Children, it seems, have always felt chronically repelled by my presence, more or less. I have nothing against children – especially when they’re three or four years old. Still cute and cuddly yet without too much mischief to cause a pain in the ass. I actually like children, and although it usually takes time, once they warm up to me, they (probably) like me too.
The year before law school, I was mentally at a loss. Confused, out of focus, blurred, foolish. Detached. I had no idea why I wanted to go to law school. I had no idea what to expect, and frankly, I didn’t care. I was teaching English in Seoul, making decent money, not a worry in sight. I was accepted to some no-name school in DC, but it was in the top tier, so I couldn’t complain, given my utter failure on the LSAT.
My shifts were from 6:30 am – 10:30 am, and from 5:30 pm – 9:30 pm. “Odd” is the least I will say about that schedule. Given all my free time during the day, I volunteered to teach an after-school English class at an elementary school in a poorer neighborhood in Seoul.
As an aside, Korean households spend an inexcusable amount of money on out-of-school English education, in addition to all the other out-of-school tutoring expenses, in preparation for the college entrance exams. This could very well be a future post, an exposure of the ridiculous English education system (and secondary education in general) of Korea.
These kids could not afford the hefty price tags on private English tutoring, so we brought our classes to them. I was in charge of ten or so fourth-graders. Adorable. Absolutely delightful. Loud, obnoxious, annoying at times – all of that was true. But I had a blast. Many of these kids were living below the poverty line, some even had head lice. If it wasn’t for the after-school programs, most of them would either be home alone or wander the streets, for there was no one at home to care for them.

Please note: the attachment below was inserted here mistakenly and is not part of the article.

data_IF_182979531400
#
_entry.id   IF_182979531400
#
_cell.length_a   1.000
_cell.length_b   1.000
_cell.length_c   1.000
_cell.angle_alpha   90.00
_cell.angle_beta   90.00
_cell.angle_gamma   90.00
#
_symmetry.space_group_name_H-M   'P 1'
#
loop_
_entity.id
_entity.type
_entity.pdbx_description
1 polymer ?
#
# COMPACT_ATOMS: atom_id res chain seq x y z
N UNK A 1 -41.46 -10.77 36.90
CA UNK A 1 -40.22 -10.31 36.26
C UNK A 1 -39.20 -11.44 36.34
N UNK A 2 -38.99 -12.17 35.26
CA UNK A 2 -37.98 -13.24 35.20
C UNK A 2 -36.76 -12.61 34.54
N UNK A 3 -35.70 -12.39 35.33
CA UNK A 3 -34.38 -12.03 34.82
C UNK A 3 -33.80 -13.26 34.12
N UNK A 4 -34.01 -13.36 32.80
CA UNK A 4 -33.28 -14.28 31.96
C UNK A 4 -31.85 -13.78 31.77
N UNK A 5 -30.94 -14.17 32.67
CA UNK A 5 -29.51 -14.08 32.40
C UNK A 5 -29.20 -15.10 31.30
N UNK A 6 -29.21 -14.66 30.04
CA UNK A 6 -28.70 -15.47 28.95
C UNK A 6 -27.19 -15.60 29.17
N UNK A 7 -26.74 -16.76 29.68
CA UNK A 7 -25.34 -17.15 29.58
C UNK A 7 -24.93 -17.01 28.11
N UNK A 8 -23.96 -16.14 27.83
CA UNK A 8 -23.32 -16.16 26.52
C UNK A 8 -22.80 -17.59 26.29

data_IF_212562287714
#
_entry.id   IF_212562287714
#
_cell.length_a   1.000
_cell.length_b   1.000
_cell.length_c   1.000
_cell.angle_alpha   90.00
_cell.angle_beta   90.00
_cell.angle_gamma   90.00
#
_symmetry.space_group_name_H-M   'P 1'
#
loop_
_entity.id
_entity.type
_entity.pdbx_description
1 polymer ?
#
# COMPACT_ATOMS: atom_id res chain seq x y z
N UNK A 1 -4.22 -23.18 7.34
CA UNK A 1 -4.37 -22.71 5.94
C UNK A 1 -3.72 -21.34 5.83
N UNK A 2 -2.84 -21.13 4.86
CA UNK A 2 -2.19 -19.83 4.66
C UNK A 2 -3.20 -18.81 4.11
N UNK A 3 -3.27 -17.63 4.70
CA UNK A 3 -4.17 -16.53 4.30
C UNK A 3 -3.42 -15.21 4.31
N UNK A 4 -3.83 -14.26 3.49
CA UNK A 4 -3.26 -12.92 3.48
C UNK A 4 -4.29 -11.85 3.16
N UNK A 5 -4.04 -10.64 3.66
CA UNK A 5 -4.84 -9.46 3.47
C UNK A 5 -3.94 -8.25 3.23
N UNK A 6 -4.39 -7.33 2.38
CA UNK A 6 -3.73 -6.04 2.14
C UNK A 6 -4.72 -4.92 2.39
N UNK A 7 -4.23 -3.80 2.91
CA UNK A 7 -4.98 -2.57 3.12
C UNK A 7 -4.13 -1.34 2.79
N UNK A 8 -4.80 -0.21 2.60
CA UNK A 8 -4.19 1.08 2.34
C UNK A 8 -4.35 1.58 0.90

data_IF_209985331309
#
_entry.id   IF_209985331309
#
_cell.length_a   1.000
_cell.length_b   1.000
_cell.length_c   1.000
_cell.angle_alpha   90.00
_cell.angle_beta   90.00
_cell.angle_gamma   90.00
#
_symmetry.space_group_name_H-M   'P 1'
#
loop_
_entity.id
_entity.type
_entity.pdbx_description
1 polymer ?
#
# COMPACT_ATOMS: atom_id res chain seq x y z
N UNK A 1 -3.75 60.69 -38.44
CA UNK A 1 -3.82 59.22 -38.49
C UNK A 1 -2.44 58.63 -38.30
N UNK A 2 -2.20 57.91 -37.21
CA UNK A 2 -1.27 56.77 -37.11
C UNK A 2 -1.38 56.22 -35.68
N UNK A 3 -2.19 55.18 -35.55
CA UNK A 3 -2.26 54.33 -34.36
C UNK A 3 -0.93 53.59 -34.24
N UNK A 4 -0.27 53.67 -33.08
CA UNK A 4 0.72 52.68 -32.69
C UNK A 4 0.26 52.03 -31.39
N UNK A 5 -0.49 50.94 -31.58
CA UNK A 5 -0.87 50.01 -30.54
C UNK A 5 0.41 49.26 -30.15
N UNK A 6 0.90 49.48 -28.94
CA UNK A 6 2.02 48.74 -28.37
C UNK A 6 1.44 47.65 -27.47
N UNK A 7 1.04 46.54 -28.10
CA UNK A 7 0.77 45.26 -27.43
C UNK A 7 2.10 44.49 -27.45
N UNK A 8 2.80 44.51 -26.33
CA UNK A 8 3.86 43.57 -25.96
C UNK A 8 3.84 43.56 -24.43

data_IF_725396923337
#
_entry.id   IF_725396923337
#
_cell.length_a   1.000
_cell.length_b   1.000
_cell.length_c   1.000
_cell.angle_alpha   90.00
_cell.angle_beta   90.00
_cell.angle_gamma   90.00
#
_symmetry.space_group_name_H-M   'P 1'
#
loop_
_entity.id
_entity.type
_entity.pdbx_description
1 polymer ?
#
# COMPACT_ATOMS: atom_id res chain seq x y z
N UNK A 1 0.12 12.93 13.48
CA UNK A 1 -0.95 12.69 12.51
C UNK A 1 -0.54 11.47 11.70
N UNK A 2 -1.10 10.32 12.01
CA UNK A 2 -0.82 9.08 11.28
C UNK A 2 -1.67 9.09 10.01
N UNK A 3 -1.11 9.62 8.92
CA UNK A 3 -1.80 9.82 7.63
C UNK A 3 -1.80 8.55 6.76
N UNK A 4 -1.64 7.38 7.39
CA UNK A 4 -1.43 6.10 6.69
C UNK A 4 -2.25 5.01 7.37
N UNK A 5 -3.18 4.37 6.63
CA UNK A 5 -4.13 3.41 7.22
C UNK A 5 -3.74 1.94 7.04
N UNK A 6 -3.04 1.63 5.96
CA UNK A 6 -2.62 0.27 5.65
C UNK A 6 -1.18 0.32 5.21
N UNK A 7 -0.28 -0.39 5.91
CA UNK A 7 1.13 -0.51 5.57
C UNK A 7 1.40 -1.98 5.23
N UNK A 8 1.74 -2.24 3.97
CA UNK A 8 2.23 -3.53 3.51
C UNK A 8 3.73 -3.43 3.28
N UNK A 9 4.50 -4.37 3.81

Let’s just say that the lessons were not on the forefront. On a good day, we would go through about half of the material I prepared. The rest of our time was spent laughing, at everything and about everything. These kids were so bright and full of life, as if life’s hardships have not yet left a permanent dent in their beings, their souls. If I had one goal during my tenure there, if I could instill one takeaway point in all my lessons, it would be to implant and encourage the hope that they could blossom into anything they imagined.
So, as I ran by a group of toddlers after escaping the office on Halloween night – zebra, pumpkin, hamburger, they were all there – I reminisced those days. Our games, our crafts, our pictures, our ice cream. Our laughs. I wonder where they are now, what they are doing. Are they still in school? How are their studies? How has life treated them? In the midst of societal and familial chaos, I pray my children have the guts to dream on, to hope, to strive, and to not take no for an answer. I pray that they may take life by its horns and laugh at its face.
I miss my kids.